Uganda: Open Software to Cut Transactional Costs

7 July 2017

Money Transfer

Kampala — Digital financial service providers want telecommunication companies and banks to open up their software such that they can transact on their platforms.

The software - Application Programming Interface (APIs) - allows software programmes to talk to one another to enable the delivery of a given service.

Mr Richard Ndahiro, the United Nations Capital Development Fund (UNCDF) digital finance expert, while addressing journalists during an API workshop at Sheraton on Tuesday, said APIs connect third parties - developers and financial services to established payment platforms enabling delivery of innovative services that address needs of customers.

This means that the costs of transactions such as paying utility bills will reduce as a result of bypassing aggregators who have been selling the APIs to digital service providers at a fee.

Mr Vincent Mwende, a coffee farmer in Kapchorwa, was introduced to PAYG solar as part of the UNCDF works in digitising agrovalue chains.

He was able to buy solar lighting in his home because he could pay for the solar in installments overtime, making it affordable to acquire the home solar system. Delivering such a service is made possible by integrating the services of a solar company and a telecom company using mobile money. The integration is technically enabled by APIs.

Mr Ron Web, the director financial services Safaricom Limited, said opening up the APIs in Kenya has allowed many other developers to easily use Safaricom as a payment enabler, allowing their customers to easily use and pay for their services at minimal fees.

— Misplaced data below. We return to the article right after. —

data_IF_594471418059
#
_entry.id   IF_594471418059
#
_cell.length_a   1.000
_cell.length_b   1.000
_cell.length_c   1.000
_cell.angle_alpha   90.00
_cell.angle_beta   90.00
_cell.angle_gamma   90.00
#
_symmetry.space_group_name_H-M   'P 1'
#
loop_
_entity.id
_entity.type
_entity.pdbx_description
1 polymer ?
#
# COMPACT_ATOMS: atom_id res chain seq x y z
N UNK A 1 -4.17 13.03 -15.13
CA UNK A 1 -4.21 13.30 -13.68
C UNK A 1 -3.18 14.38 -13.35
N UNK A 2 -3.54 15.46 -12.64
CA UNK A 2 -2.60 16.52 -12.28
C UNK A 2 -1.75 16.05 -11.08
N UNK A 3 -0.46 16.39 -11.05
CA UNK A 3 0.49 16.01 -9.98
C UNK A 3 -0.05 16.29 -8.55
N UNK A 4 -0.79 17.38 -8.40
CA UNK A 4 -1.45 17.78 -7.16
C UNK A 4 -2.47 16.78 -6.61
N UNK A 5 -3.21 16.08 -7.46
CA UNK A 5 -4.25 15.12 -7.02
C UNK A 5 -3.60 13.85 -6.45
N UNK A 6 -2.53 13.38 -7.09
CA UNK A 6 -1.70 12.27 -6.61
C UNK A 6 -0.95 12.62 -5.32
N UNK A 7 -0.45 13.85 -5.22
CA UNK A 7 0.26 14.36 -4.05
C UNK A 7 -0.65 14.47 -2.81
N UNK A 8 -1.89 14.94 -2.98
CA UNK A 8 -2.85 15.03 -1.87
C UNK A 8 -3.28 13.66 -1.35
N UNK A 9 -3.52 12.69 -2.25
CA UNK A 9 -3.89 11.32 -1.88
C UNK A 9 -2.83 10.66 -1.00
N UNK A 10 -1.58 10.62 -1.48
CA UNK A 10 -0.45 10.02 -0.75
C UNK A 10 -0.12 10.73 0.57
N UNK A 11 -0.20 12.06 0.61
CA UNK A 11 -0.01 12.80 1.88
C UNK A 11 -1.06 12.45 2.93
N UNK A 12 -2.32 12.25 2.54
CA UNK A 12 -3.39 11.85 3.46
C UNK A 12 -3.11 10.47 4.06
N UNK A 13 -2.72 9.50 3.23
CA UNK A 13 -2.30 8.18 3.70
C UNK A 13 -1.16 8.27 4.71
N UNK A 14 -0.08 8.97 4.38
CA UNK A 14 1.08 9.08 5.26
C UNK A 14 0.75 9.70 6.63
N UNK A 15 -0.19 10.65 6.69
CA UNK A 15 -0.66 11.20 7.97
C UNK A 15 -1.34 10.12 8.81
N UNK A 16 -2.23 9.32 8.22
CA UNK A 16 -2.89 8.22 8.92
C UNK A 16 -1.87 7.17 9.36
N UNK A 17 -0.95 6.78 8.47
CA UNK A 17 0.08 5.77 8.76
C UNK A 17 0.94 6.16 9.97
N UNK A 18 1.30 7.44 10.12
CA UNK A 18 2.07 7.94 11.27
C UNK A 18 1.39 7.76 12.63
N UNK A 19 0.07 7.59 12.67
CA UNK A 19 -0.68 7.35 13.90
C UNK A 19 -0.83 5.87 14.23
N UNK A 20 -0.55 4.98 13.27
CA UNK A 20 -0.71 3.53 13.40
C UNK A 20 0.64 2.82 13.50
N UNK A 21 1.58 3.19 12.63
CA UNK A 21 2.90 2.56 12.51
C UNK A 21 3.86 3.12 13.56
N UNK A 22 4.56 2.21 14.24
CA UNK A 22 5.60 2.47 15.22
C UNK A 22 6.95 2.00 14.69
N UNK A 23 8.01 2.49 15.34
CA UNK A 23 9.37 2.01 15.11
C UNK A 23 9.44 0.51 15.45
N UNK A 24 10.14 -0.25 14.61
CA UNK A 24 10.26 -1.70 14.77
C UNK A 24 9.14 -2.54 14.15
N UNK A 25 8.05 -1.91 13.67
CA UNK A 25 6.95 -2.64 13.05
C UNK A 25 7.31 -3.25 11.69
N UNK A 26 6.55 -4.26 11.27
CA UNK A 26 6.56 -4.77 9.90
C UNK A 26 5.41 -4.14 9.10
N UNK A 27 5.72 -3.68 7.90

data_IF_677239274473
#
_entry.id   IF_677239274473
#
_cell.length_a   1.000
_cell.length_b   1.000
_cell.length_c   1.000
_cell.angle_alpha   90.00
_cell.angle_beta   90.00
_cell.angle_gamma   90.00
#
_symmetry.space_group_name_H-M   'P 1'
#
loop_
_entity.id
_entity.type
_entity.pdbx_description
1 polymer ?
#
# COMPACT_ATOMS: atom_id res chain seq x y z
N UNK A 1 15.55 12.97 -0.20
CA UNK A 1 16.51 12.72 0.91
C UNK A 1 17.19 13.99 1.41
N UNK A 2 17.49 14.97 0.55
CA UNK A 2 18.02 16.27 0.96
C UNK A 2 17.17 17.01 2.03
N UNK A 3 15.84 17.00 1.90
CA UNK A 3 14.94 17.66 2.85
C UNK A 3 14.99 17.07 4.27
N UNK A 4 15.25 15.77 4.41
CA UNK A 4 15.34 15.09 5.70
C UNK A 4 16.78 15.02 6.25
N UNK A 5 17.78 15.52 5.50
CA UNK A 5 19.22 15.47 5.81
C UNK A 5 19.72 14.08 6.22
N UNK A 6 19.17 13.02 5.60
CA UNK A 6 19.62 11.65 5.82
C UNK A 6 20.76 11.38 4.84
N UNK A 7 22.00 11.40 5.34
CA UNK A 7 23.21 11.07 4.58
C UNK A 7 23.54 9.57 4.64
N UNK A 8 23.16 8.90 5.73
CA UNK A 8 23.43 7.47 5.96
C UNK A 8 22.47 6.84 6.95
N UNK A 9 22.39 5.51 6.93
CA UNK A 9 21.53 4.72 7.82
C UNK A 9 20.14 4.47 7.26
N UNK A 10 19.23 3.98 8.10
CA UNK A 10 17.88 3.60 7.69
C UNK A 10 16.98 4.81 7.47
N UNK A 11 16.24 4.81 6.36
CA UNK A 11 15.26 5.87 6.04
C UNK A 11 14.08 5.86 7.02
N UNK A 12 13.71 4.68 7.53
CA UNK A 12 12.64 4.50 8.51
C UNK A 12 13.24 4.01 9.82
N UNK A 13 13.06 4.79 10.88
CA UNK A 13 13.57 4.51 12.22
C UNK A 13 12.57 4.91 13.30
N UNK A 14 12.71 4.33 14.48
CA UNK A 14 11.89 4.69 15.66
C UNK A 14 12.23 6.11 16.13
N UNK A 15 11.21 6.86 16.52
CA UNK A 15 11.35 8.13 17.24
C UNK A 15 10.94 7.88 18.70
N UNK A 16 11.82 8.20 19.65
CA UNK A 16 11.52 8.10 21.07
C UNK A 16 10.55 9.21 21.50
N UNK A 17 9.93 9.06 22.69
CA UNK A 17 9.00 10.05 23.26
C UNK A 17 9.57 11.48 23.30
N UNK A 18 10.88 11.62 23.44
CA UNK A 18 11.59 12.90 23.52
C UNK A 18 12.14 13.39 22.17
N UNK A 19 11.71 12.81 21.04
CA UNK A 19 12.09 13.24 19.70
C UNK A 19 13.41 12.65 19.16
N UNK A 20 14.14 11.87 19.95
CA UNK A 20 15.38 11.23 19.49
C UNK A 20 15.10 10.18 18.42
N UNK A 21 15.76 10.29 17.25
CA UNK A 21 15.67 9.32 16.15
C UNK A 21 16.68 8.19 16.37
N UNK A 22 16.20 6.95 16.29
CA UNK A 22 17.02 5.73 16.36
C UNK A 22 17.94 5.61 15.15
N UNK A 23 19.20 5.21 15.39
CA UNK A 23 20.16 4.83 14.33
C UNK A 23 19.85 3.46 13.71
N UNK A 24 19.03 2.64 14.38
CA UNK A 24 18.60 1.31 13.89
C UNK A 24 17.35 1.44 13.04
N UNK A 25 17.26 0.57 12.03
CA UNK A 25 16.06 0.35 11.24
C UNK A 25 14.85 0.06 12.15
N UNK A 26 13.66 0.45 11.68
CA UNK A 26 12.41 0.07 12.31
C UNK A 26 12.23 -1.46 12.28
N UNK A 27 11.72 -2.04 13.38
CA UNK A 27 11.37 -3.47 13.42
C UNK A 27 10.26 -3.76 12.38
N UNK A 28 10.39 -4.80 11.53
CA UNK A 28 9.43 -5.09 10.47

In Uganda today, many service providers such as pay TV service providers and Umeme have had to integrate the mobile money payment platform into their services. But for their customers to pay using mobile money, these utility service providers have had to go through a third party aggregator who buys the API from the telecom and later sells it to them at a fee hence charging a transactional fee to enable the payment.

Mr Ndahiro explained that when you pay for your Umeme, the additional Shs1,000 that you are usually charged is a service fee which goes to the third party aggregator for facilitating the transaction.

With the Open APIs, he explains that this will allow the service providers to directly access the API from the telecom companies; thereby eliminating a third party and eventually lowering the costs of the transaction.

"By lowering the barriers to access key APIs, PSPs open up the innovation space for external developer talent to propose new solutions to the market. The benefits of this are immense for stakeholder solutions, more usage and revenue," he said.

Whereas the concept of Open APIs has been around for a while in East Africa, in Uganda it remains quite a new concept and business model for industry players.

Source: The Monitor